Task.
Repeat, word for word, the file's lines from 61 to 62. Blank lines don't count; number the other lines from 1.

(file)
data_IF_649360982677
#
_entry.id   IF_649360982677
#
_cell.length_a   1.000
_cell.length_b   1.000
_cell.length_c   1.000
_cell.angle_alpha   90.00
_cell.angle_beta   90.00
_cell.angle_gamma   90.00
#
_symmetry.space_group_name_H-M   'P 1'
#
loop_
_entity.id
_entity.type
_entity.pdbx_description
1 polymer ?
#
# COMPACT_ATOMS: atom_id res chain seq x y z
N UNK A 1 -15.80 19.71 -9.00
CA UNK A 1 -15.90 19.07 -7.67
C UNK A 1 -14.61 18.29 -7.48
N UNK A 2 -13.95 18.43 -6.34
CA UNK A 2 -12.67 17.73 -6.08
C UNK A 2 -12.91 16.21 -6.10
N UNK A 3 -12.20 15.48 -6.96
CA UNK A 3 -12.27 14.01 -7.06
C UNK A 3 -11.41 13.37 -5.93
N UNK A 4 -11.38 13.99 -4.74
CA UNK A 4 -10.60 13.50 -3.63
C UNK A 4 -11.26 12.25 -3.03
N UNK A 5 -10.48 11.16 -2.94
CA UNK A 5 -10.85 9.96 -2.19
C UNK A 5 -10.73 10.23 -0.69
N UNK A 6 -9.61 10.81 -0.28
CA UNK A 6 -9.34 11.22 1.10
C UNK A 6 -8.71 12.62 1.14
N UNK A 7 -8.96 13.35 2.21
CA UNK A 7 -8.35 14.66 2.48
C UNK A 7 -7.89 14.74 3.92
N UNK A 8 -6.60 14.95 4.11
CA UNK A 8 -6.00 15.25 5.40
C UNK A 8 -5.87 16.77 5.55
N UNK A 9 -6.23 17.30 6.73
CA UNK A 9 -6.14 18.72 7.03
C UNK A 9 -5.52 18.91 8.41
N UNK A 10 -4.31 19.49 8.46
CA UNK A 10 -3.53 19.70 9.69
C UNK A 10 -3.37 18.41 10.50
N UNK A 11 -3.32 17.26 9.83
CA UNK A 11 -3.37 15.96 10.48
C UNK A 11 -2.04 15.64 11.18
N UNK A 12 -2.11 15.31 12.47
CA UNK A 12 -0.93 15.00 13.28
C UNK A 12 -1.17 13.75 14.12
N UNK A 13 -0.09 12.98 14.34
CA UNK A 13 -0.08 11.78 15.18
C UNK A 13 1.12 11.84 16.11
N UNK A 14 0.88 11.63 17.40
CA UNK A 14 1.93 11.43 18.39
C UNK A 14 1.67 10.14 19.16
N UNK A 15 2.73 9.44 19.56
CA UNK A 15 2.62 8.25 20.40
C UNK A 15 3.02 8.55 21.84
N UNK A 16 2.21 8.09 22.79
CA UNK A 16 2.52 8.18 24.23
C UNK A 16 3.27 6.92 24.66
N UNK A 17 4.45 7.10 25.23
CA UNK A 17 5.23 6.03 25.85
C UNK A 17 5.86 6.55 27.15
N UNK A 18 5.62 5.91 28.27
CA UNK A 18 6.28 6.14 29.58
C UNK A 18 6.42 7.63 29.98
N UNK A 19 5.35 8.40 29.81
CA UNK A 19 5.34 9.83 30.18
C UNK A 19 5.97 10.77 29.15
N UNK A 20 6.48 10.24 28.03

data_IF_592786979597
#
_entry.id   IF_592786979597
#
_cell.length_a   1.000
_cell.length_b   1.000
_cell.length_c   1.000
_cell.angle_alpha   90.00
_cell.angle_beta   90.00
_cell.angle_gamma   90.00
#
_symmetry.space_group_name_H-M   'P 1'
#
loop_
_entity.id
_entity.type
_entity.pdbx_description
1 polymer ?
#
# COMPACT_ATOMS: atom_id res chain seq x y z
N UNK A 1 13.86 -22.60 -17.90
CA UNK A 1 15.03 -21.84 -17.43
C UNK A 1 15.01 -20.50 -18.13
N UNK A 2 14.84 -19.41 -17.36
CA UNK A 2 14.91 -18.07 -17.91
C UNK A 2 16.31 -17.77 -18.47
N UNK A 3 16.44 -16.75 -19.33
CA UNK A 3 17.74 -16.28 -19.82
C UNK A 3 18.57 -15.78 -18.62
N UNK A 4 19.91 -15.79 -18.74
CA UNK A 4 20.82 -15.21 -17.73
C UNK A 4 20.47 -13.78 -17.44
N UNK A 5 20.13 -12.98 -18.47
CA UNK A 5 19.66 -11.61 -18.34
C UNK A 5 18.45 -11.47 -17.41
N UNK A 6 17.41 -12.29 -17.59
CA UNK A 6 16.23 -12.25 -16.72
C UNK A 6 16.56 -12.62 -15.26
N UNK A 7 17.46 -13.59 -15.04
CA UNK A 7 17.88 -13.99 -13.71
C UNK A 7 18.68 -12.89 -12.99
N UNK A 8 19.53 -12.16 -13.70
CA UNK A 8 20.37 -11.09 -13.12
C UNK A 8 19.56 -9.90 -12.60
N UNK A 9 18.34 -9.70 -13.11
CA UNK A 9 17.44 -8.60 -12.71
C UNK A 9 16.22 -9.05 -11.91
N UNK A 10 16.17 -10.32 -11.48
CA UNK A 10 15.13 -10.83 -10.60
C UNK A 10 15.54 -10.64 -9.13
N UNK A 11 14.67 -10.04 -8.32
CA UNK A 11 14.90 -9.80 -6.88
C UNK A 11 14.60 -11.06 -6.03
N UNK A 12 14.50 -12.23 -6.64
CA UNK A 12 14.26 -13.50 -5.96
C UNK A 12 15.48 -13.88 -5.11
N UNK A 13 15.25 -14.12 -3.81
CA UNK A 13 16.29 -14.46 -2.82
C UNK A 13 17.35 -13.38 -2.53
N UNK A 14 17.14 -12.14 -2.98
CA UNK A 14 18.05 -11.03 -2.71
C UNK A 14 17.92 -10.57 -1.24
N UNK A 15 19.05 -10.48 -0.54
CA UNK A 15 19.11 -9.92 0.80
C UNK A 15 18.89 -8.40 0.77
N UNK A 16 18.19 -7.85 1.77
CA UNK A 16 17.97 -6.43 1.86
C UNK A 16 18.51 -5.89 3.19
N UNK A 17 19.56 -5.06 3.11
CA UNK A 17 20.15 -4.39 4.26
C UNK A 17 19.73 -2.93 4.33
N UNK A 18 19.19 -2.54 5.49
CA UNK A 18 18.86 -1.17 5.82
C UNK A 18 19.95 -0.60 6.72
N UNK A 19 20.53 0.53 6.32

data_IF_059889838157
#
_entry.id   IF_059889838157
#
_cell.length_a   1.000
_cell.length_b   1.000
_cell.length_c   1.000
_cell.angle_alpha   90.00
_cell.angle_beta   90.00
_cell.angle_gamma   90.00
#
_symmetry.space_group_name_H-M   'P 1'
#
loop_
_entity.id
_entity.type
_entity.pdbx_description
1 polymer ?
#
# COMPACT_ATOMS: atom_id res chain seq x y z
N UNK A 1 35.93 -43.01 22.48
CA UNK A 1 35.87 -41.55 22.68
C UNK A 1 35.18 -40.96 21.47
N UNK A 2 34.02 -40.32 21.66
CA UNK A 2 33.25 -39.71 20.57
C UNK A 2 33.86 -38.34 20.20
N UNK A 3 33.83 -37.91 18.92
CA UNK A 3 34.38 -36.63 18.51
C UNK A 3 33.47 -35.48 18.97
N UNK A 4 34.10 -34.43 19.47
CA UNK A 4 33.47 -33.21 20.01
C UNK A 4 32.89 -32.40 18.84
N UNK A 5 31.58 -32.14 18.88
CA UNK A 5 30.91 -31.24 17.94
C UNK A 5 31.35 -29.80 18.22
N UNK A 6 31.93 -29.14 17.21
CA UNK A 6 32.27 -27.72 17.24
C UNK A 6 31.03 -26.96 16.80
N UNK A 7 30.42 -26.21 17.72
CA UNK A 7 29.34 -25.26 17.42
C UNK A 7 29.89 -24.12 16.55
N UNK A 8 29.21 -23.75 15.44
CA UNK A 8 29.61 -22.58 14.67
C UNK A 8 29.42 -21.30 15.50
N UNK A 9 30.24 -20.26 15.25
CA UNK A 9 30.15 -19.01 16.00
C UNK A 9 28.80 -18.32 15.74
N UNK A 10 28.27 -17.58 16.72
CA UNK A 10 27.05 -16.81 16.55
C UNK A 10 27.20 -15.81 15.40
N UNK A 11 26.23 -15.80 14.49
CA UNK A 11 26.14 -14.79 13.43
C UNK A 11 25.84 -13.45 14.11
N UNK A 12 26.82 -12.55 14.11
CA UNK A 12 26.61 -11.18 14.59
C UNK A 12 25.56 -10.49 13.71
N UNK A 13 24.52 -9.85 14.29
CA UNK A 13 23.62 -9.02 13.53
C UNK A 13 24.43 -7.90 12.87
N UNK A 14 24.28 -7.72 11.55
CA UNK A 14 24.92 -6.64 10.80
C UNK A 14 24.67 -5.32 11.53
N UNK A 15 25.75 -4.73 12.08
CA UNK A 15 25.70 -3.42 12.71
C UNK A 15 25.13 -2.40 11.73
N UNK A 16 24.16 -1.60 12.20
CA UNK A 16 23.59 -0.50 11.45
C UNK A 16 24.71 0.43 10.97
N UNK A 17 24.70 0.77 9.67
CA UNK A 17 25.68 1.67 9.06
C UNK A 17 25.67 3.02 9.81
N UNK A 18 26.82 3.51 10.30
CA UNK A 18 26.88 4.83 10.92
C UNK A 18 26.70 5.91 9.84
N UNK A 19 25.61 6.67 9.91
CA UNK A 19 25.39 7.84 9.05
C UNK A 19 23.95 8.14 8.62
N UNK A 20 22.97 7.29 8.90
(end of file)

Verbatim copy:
CA UNK A 14 1.93 11.43 18.39
C UNK A 14 1.67 10.14 19.16